An additional question stems from the differences in the ability of TMT to induce fear responses in different strains of rats and mice. Sprague–Dawley and Long–Evans strains of rats display robust freezing to TMT, but Wistar rats do not (Rosen et al., 2006; Staples and McGregor, 2006). Similarly, CD-1 mice do not seem to respond to TMT with freezing behavior, but C57BL/6J mice do (Fortes-Marco et al., 2013). However, another lab has shown increases in TMT-induced freezing in CD-1 mice (Hebb et al., 2004), but didn't compare other mouse strains. Whether these strain differences are due to differences in the ability to perceive (smell) TMT would be important to answer, and would suggest that these differences are due to genetic variation in the olfactory receptor populations in these strains (Rosen et al., 2006). If olfactory receptor populations are different, then this can be exploited to discover the selective olfactory receptors responsible for TMT to induce fear responses.

What we know and still need to learn about TMT-induced fear behavior is summarized in Table 1.

TABLE 1
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Table 1. TMT-induced defensive behavior.

Neuroanatomy of TMT-induced Fear

Studies investigating the neuroanatomy of predator odors have also made significant progress over the years. Most research has investigated cat and cat fur odor as innate predator stimuli (Blanchard et al., 2005; Gross and Canteras, 2012). The locus of attention has primarily been in the hypothalamus and amygdala using lesions, pharmacological inactivation, electrical stimulation, and markers of neuronal activation (for review see Gross and Canteras, 2012; Takahashi, 2014). Newer, molecular techniques (e.g., transgenic mice, optogenetics) are also being employed to identify the neuroanatomy and receptors for innate fear of predator odors (Root et al., 2014).

While some progress has been made on the “fear-associated” neuroanatomy of single molecule predator odors (that is, amygdala and hypothalamic circuitry), great progress has been made in elucidating the olfactory receptors and neuroanatomy for a variety of single molecule predator odors by starting at the sensory organ—the nasal epithelium. For example, individual olfactory receptors, or a class of olfactory receptors in the case of TMT, have been identified for Feld4, rMUP13, 2-phenylethylamine, and TMT. In mice, the transient receptor potential cation channel, subfamily C, member 2 (TrpC2) in the vomeronasal organ is critical for avoidance and risk assessment behavior to Feld4 and rMUP13 (Papes et al., 2010). In rats and mice the trace amine-associated receptor 4 (TAAR4) in the main olfactory bulb is important for avoidance behavior to 2-phenylethylamine (Ferrero et al., 2011; Dewan et al., 2013). In addition, sensory olfactory neurons with a class of olfactory receptors in zone II of the nasal epithelium, possibly with up to about 100 olfactory receptor genes called dorsal domain class II receptors (DII), synapse in the glomeruli of the dorsal portion of the main olfactory bulb. Most importantly this class of DII olfactory neurons are necessary for innate avoidance of TMT (Kobayakawa et al., 2007). This landmark study, which produced mutant mice lacking neurons with DII receptors and showed a lack of fear and anxious responses to TMT (Kobayakawa et al., 2007), has been a major impetus for the recent progress made in the neuroanatomical olfactory circuits necessary for processing single molecule predator odors and innate fear. It empirically demonstrated that a group of class II olfactory neurons in zone II of the nasal epithelium, which project to the dorsal part of the main olfactory bulb, was responsible for innate fear to TMT, a volatile predator odor.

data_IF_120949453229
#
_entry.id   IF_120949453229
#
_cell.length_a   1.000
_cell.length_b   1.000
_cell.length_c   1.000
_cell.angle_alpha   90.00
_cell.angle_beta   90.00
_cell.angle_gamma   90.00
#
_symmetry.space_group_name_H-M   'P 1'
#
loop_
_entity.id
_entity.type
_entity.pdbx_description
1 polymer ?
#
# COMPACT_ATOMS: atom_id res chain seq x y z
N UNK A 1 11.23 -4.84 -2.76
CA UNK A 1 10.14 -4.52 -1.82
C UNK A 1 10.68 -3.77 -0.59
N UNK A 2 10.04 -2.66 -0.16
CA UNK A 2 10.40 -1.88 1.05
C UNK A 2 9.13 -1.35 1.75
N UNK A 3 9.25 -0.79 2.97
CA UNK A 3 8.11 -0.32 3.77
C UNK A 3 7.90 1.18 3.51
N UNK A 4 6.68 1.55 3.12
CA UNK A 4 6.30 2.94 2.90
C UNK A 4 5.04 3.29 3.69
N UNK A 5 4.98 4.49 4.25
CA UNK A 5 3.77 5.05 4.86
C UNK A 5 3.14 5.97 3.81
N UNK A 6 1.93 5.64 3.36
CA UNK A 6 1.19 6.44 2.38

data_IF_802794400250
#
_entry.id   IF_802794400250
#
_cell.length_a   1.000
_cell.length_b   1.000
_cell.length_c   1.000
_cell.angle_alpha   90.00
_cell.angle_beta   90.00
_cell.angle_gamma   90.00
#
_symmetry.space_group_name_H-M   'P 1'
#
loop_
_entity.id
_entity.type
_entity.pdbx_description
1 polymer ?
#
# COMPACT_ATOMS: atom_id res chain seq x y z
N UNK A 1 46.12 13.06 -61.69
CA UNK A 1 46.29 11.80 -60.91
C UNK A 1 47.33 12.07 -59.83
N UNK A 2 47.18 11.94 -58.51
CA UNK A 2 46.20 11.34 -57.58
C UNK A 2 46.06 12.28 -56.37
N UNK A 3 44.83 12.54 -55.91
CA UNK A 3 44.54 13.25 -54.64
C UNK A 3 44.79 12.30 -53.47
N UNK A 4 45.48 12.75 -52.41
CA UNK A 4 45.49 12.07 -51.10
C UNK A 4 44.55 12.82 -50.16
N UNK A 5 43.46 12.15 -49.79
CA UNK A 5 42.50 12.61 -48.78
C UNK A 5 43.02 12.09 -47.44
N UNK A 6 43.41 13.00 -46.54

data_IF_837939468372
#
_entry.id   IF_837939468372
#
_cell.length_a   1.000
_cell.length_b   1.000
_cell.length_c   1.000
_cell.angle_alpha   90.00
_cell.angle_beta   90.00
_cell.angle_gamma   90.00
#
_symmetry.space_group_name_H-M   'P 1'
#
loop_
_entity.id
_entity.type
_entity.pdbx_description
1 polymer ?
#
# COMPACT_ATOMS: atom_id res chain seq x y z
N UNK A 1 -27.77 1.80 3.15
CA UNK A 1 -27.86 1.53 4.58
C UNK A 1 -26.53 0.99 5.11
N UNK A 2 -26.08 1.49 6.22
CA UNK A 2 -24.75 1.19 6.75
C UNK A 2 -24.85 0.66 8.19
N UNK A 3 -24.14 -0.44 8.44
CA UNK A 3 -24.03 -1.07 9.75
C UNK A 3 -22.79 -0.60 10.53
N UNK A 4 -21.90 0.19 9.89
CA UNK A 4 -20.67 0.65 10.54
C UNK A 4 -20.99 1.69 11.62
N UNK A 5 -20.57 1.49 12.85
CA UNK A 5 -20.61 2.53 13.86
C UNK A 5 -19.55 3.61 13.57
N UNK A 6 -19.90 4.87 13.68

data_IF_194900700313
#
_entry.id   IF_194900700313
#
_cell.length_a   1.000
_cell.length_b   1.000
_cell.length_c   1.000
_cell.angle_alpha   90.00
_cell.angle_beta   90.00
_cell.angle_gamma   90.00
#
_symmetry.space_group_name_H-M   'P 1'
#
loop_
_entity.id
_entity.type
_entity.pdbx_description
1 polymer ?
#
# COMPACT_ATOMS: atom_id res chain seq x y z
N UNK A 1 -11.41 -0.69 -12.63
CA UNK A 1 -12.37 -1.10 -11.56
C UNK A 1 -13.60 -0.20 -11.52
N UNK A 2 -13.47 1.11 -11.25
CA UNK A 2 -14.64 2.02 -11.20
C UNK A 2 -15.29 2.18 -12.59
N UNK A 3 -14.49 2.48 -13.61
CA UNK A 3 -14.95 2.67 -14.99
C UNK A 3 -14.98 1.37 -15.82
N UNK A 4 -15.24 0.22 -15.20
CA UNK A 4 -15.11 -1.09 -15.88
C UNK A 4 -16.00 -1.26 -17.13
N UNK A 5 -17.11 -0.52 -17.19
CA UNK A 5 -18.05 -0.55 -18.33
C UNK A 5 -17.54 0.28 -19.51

A recent study also points to the Grueneberg ganglion as another olfactory system important for TMT-induced freezing (Brechbühl et al., 2013). The Grueneberg ganglion is an olfactory subsystem located at the tip of the nose close to the entry of the naris. It comprises neurons that are both sensitive to cold temperature and play an important role in the detection of alarm pheromones (Brechbühl et al., 2008, 2013). The olfactory receptors of the Grueneberg ganglion are particularly sensitive to methylated thiazolines, of which TMT is one. The neurons of the Grueneberg ganglion synapse in the dorsal main olfactory bulb (Brechbühl et al., 2013), possibly within the DII domain glomeruli (Kobayakawa et al., 2007). Transection of the axons of the Grueneberg ganglion cells blocks TMT-induced freezing (Brechbühl et al., 2013). Thus, it is likely that the elicitation of freezing by TMT is transduced through receptors in the nasal epithelium (Kobayakawa et al., 2007) and the Grueneberg ganglion (Brechbühl et al., 2013).